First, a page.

Macau, where China and Portugal meet

Macau, where China and Portugal meet

A drawing competition in Macau inspires YP junior reporters to learn how its culture is different from the British-based traditions of Hong Kong

Young Post co-organised the Macau World Heritage Drawing Competition with the Macau Government Tourist Office (MGTO) to inspire Hong Kong students to appreciate Macau's cultural heritage.

There were 30 finalists, and each took part in a summer tour of Macau with their parents. Young Post's junior reporters tagged along, and here's what they did ...

We first went to the Institute for Tourism Studies to learn about Macau and its heritage from a representative from MGTO and Macanese film director Lorence Chan.

The venue should be a heritage site itself, not just because of its beautiful, resort-like campus, but also for its awards and the pride it brings to Macau.

Two of the institute's awards are the Medal of Merit for Tourism by the Macau SAR Government and a Guinness World Record for the largest postcard mosaic.

Built in 1860, the Dom Pedro V Theatre is the first Western-style theatre in China. It is one of the historical buildings in the Historic Centre of Macao on Unesco's World Heritage List.

Besides its history, the building itself is a treat because its exterior is painted light green, which cools and calms you just by looking at it, even in the hot, humid summer.

St Lawrence's Church is a good example of beautiful neoclassical architecture. The church was built in the mid-16th century, making it one of the three oldest churches in Macau.

Although climbing all the steps in the summer heat might be exhausting, it's all worth it to enjoy the church's serene atmosphere. The families of Portuguese sailors also found the church soothing, which is why they gathered here to pray for the sailors' safe return. That's how it got its nickname, Feng Shun Tang (Hall of the Soothing Winds).

Leal Senado was built in 1784 and was Macau's original municipal chamber.

The building is large, with the main façade standing 14.5 metres tall and 44 metres wide. Every centimetre is amazing to look at, with its neoclassical design and its interior perfectly preserved.

The building includes a library styled after the library of Mafra Convent in Portugal, and even a small chapel.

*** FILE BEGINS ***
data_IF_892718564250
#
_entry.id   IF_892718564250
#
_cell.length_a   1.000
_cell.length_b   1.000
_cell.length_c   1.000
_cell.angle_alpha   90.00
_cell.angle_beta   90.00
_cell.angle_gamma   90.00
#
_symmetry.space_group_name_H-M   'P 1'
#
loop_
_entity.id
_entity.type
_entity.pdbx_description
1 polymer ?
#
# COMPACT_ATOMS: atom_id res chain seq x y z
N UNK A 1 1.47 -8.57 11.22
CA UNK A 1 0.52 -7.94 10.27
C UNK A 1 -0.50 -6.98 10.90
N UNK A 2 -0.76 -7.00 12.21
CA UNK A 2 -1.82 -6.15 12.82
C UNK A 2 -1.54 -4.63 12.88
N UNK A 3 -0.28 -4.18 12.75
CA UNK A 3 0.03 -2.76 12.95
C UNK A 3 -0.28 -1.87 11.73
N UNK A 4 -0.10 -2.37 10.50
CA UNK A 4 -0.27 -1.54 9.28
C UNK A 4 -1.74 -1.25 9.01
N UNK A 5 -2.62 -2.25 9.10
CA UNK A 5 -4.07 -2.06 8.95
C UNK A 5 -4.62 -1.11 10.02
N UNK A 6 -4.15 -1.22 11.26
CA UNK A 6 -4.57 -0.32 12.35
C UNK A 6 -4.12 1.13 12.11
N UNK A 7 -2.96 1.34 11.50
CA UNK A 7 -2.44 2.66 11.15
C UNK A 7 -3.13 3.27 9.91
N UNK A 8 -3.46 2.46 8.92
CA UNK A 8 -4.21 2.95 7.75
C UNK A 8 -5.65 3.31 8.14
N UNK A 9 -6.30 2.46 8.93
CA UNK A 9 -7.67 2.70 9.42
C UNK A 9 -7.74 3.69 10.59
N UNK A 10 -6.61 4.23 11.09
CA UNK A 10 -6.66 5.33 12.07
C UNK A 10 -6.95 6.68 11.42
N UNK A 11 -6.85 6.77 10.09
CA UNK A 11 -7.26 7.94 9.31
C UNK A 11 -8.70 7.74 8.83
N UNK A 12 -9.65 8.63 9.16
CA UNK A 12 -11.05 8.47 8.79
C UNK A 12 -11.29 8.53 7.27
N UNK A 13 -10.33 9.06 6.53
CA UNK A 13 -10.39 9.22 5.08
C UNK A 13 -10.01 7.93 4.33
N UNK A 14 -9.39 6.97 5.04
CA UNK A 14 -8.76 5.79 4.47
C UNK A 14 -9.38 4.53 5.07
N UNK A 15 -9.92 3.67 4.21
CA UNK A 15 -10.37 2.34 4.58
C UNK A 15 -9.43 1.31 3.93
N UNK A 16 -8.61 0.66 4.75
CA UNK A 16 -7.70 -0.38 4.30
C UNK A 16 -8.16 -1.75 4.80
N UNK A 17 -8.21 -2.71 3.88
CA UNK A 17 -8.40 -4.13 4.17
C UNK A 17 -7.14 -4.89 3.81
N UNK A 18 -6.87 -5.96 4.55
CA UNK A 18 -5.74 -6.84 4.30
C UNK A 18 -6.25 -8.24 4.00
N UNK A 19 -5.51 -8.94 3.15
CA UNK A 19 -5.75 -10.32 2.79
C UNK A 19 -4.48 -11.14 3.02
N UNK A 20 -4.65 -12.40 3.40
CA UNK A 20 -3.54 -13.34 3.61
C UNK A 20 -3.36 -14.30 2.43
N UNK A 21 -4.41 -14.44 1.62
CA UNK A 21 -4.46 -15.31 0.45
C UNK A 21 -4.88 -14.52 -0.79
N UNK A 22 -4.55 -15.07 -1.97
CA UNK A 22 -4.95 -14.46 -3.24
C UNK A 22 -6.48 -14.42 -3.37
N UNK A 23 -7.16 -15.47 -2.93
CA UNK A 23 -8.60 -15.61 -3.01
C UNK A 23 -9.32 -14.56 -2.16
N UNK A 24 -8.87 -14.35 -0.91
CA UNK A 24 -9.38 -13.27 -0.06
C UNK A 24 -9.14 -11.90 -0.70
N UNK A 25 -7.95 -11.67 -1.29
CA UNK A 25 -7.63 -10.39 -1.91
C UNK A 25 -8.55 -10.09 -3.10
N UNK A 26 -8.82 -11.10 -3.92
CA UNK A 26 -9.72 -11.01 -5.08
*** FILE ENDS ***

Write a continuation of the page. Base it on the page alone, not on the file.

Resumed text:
Macau got its name from A-Ma Temple, or "A-Ma-Gau" in Chinese, meaning Bay of A-Ma, on the shore of which the temple is located.

A-Ma Temple is a collection of temples for different deities, with the first structure built in the 15th century, before Macau was established. With its many temples, A-Ma is regarded as a great example of Chinese culture of that period.

There are many Western-style heritage sites in Macau, but A-Ma Temple is a classic Chinese heritage site, with its Chinese-style arches, gold-garnished characters, and the calming smell of burning incense sticks. It's one of the must-go places to see the Chinese side of Macau.

Lilau Square was one of the first Portuguese residential areas in Macau, which can be clearly seen by its European-style structures.

They look like the faux Italian shops at The Venetian, but more authentic.

The square was also the main source of natural spring water in Macau. There is a colossal banyan tree in the middle of the square, so there was no doubt that the water was natural.

The residential complex Mandarin's House, also known as Zhengjia House, was the home of Zheng Guan-ying, an influential writer in the 19th century. Built around 1869, its Chinese traditional maze-like structure within the compound reflects the lives of previous Macanese generations. It has mysterious passageways, classy bedrooms and intricate carvings along the walls and windows of the compartment.

Mandarin House is right next to Lilau Square, creating an incredible sight of Chinese style and Western style, like yin and yang.

St Joseph's Seminary - or "House of the Mission Congregation", the royal title given in 1800 by Portuguese Queen Dona Maria I - was established in 1728, and, together with St Paul's College, it was the main base for the Catholic Church's missionary work in East Asia, including China and Japan.

Next to the seminary is St Joseph's Church, which was built in 1758 and is an exemplary model of baroque architecture in China. Surrounded by a collection of Macau's other famous heritage sites - including the famous Ruins of St Paul's Church - St Joseph's Church was definitely one of the many well-preserved heritage sites of Macau. The church is one of the last standing Baroque-style churches left in China, which makes a visit there one that foreign tourists value.

Inside the church lie religious relics of St Francis Xavier that are hugely significant to the church and its followers. Although the church has stopped holding its services, tourists and local residents are more than welcome to visit the perimeter.

The tour ended with an amazing buffet dinner 338 metres above ground at Macau Tower's 360° Cafe. We had the whole view of Macau and even saw some brave bungee jumpers from the floor above us.

See more videos from the summer tour in our video gallery page

This article appeared in the Young Post print edition as
Where China, Portugal meet


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